When Phan returned to the U.S., Phan began to treat COVID patients with a medicine with which he was very familiar: hydroxychloroquine. Quinine, a component of hydroxychloroquine, was commonly used throughout Asia for over-the-counter treatment of malaria, as well as for rheumatoid arthritis, lupus and other diseases Phan saw in the U.S. However, he found it difficult to find big-chain pharmacies to prescribe hydroxychloroquine for treatment and prophylaxis.

    “That’s not supposed to happen in America, “ he says. “Maybe in Vietnam or another communist country.”

    In fact, two doctors from the American Medical Association visited Phan in 2020, questioning his use of the common drug, saying “it wasn’t the norm.” When asked what “the norm” was, they replied, “take Tylenol and aspirin and go home, if you can’t breathe, go to the hospital and get ventilated.”

    Phan persisted, and placed long-term patients on a preventative regime with vitamins and supplements, zinc, iodine, and good nutrition to strengthen their immune systems. Very few acquired COVID, and for those who did, it was “very mild,” he says. He also treated some patients with hydroxychloroquine, azithromycin and ivermection.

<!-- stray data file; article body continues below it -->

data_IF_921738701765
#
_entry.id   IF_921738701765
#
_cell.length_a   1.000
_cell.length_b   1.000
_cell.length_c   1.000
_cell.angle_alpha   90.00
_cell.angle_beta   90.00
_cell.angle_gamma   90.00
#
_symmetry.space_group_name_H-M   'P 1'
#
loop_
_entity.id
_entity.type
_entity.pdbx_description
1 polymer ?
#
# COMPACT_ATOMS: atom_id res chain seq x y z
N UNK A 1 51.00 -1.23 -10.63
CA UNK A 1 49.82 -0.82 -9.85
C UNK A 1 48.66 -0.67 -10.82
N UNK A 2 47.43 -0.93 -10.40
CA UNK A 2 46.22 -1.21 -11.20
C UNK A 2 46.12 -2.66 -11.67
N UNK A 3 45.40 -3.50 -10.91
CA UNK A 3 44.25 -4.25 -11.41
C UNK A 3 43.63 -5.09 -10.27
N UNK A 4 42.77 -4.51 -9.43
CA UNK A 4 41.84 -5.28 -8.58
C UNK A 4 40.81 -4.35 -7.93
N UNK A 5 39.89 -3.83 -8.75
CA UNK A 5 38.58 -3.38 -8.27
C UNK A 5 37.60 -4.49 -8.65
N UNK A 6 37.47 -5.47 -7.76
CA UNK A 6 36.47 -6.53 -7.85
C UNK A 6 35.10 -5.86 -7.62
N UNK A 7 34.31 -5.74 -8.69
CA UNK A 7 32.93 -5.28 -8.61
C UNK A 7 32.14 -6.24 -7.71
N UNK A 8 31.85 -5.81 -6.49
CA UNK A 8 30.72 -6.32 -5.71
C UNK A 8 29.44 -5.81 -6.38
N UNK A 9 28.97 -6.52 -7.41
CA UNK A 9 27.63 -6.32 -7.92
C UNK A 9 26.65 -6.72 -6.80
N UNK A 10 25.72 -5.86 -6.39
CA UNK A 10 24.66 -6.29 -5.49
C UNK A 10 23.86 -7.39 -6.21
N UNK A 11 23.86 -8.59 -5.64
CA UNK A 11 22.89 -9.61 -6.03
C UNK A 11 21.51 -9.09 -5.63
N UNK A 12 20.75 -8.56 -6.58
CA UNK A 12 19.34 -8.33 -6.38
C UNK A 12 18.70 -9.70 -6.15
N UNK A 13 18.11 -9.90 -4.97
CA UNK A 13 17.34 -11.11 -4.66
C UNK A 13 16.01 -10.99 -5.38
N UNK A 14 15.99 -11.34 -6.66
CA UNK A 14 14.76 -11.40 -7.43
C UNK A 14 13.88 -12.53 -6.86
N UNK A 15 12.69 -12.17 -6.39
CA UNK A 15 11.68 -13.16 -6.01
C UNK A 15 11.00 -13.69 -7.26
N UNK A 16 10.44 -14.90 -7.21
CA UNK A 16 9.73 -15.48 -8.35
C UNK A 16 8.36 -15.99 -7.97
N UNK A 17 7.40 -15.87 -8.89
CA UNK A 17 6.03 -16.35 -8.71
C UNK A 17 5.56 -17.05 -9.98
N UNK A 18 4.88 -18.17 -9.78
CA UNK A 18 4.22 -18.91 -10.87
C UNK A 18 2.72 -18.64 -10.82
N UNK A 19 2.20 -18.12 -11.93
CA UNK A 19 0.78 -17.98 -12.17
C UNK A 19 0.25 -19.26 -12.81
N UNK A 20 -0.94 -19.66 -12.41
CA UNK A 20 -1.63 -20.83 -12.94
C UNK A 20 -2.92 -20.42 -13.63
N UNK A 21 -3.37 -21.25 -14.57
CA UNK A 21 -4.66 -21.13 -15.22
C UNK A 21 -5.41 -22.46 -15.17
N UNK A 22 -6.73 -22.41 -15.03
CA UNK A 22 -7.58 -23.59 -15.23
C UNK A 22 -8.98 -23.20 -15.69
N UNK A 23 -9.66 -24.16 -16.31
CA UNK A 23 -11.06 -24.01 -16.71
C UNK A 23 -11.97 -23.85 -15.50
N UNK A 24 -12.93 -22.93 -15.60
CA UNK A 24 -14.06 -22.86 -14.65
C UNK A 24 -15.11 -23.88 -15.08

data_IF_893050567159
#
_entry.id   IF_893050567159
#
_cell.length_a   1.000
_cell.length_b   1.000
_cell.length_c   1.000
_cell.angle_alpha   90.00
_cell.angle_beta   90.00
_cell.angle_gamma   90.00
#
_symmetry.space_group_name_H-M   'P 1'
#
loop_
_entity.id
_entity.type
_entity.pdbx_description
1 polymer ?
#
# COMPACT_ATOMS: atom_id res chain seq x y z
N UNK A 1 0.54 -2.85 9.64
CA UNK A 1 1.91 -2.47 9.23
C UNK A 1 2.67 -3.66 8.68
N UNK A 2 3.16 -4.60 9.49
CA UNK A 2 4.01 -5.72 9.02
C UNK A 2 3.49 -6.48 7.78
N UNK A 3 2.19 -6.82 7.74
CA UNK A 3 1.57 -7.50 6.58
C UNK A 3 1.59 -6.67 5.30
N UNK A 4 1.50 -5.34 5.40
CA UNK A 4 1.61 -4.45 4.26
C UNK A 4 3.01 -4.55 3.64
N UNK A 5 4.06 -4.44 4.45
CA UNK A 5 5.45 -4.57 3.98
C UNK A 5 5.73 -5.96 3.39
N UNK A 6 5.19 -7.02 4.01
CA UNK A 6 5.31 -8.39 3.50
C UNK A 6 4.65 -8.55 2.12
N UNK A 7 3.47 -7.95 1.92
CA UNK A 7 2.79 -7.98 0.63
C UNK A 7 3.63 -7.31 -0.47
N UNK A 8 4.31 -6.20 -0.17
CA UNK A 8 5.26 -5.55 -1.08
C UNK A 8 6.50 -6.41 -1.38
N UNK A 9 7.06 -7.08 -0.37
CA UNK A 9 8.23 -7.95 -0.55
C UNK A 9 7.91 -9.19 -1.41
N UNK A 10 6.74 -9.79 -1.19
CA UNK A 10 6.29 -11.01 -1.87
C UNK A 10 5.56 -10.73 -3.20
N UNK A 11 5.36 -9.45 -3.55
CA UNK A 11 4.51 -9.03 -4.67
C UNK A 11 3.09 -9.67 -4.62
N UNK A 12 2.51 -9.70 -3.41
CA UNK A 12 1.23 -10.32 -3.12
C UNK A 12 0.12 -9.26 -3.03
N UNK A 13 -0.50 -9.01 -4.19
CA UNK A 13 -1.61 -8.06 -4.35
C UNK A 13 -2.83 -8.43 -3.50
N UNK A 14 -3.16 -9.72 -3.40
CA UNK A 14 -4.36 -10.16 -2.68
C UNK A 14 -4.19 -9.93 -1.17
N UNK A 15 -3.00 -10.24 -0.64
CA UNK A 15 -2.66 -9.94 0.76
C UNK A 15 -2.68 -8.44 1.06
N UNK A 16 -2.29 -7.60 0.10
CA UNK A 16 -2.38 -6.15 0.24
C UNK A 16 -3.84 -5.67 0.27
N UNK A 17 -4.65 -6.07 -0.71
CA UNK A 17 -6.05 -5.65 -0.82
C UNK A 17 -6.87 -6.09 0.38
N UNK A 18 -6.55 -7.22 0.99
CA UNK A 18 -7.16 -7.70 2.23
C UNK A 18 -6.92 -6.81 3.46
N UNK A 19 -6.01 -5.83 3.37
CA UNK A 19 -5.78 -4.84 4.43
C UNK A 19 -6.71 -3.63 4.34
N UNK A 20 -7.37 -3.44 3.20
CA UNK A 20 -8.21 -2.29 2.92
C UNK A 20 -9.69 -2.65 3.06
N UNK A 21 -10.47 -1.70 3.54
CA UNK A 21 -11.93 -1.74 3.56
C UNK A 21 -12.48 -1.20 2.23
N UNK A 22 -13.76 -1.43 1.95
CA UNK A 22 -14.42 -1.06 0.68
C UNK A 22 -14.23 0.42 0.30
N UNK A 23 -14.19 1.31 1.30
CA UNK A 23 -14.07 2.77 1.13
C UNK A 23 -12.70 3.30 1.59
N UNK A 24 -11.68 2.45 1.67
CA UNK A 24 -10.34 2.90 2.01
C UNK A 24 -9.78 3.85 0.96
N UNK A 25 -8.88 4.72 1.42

Phan believes that physicians “should be talking about how to make our immune systems stronger, and how to protect them.” He believes that God created wonderful immune systems, and that “we can fight cancers and viruses, including new variants.” 

    Phan has seen this approach work throughout his career, and as a Christian physician he feels “called by God” to give back to the community, sharing his faith in the immune system and what we can do to strengthen it and treat disease.

    “I went into medicine because I was sick and somebody took care of me,” Phan said, “and that’s what I want to do for my patients.”